Impressed by an academy that has produced 10 underage internationals in the last decade, as well as delivering Tottenham’s youngest ever player, Alfie Devine, to White Hart Lane, Markham’s plan is to stabilise the club and get them back to the Championship within five years. The locals, fearful their Wigan would become another Bury, anointed their new owners as heroes.

marine-v-tottenham-hotspur-emirates-fa-cup-third-round-rossett-park Alfie Devine (centre) arrived at Spurs from Wigan. Source: PA

Yet these days Wigan’s needs aren’t as great as Ireland’s. One win since 2019– and that came against Andorra – is as good as it gets for our senior international team. Post Brexit, new regulations prevent English clubs taking Irish players on professional forms until their 18th birthday, which makes you worry even further.

This is when one of the most famous names from the GAA’s past delivers some solutions for Irish football’s future.

In his day job, Tom Markham IV works as the head of strategic business development at Sports Interactive, the makers of the video game, Football Manager. One of the job specs is to check out an annual list of active players and the countries they are eligible to represent.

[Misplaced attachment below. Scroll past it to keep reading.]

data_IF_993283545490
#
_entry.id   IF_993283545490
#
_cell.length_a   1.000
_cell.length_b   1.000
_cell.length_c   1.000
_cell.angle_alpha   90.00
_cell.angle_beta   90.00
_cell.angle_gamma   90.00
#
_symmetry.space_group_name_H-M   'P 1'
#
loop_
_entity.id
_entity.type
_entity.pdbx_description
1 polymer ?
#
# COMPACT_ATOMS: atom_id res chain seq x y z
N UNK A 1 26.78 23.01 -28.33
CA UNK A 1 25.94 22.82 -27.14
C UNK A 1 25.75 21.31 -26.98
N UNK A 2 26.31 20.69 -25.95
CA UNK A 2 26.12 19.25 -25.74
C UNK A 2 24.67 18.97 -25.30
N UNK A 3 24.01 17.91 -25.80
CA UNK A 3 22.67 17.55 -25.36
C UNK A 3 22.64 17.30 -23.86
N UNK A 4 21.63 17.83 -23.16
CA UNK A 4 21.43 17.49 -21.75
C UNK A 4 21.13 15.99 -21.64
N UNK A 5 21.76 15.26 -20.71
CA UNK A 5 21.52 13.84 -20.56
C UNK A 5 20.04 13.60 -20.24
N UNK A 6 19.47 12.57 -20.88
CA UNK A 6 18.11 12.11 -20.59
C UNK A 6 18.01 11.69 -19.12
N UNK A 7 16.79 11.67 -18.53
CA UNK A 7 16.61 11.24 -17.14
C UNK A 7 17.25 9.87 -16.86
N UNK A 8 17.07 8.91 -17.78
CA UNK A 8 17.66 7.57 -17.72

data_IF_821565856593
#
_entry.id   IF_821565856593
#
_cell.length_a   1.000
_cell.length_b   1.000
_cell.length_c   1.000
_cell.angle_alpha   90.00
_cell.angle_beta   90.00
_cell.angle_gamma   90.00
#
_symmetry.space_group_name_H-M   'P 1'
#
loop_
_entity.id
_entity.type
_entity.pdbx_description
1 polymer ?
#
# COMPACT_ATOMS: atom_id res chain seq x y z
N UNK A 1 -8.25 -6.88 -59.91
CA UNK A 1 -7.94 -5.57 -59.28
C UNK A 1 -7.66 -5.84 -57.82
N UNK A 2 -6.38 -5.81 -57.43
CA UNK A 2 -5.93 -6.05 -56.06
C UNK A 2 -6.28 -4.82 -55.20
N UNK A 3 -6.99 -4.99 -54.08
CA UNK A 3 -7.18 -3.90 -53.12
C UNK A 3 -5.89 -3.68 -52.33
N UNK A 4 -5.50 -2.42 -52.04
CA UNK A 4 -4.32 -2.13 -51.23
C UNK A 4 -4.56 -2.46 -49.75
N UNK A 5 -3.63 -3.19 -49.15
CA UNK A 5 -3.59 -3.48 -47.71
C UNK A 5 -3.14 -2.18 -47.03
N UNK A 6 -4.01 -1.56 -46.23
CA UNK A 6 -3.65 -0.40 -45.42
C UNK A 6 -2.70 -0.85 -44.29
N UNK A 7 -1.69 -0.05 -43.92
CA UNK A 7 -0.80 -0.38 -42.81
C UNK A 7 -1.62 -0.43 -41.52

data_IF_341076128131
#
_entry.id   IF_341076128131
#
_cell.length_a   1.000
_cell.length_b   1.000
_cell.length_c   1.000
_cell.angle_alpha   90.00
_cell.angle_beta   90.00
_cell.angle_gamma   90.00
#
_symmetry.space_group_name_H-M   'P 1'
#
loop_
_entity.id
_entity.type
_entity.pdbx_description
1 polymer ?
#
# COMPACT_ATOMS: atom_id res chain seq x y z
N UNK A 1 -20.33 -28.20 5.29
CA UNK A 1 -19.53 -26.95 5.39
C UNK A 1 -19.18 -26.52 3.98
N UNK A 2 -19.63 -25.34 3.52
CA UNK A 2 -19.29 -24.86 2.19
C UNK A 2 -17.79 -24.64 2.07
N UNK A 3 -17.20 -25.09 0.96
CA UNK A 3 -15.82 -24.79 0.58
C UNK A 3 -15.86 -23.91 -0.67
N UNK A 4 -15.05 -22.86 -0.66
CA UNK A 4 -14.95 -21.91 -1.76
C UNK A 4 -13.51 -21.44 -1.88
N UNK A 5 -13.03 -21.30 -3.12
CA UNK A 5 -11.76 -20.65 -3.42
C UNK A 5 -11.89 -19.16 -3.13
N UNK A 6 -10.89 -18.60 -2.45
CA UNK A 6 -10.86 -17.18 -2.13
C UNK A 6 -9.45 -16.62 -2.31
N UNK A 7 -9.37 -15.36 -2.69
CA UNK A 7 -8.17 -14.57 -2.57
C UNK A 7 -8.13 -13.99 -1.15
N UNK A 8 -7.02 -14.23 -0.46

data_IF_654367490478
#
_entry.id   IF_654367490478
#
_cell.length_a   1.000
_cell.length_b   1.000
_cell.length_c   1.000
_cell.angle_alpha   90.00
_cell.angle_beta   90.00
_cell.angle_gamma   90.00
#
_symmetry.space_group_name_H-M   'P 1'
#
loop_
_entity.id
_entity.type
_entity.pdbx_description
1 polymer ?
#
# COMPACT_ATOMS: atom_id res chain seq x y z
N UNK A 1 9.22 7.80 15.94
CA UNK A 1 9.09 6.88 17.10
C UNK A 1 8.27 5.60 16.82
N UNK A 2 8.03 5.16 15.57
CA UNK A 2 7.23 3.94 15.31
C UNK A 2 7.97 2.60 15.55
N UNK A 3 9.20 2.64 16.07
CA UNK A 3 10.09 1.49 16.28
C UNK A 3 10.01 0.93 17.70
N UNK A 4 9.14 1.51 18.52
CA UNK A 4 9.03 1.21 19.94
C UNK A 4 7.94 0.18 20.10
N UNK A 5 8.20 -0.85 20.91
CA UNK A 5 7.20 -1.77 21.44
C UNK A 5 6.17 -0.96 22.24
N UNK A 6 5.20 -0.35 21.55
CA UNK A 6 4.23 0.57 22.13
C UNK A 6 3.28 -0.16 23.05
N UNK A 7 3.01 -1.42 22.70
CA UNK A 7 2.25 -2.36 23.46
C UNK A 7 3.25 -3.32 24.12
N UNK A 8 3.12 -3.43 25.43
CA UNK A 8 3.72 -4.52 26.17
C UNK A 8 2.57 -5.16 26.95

“As soon as I see an Irish qualified name, I’ll be on to the FAI, because you see a late bloomer like (Leeds and England midfielder) Kalvin Phillips, who has an Irish mother, and if you get that information across early, it has the potential to make a difference,” says Markham, who has previously had discussions about this sort of thing with Ruud Dokter, the FAI’s technical director.

That’s not where his level of influence is going to end, though. “With Wigan, you have to remember that we have barely had time to get our feet under the desk,” says Markham, “but down the line, we will definitely be looking to tap into the Irish market.

“You just know there is going to be a lot more attention paid to Ireland because of the common travel area within the UK. We have seen Sligo Rovers’ deal with Everton; I know there are a few other clubs within the League of Ireland who are looking for strategic partners or for investment.

“The fact that players can’t go across now until they are 18 is preferable in the sense that they can continue living at home for a bit longer, and be more mature when they do make the move. It’s what happens before then that is important. If they have access to an elite training environment, they’ll be in a good place.”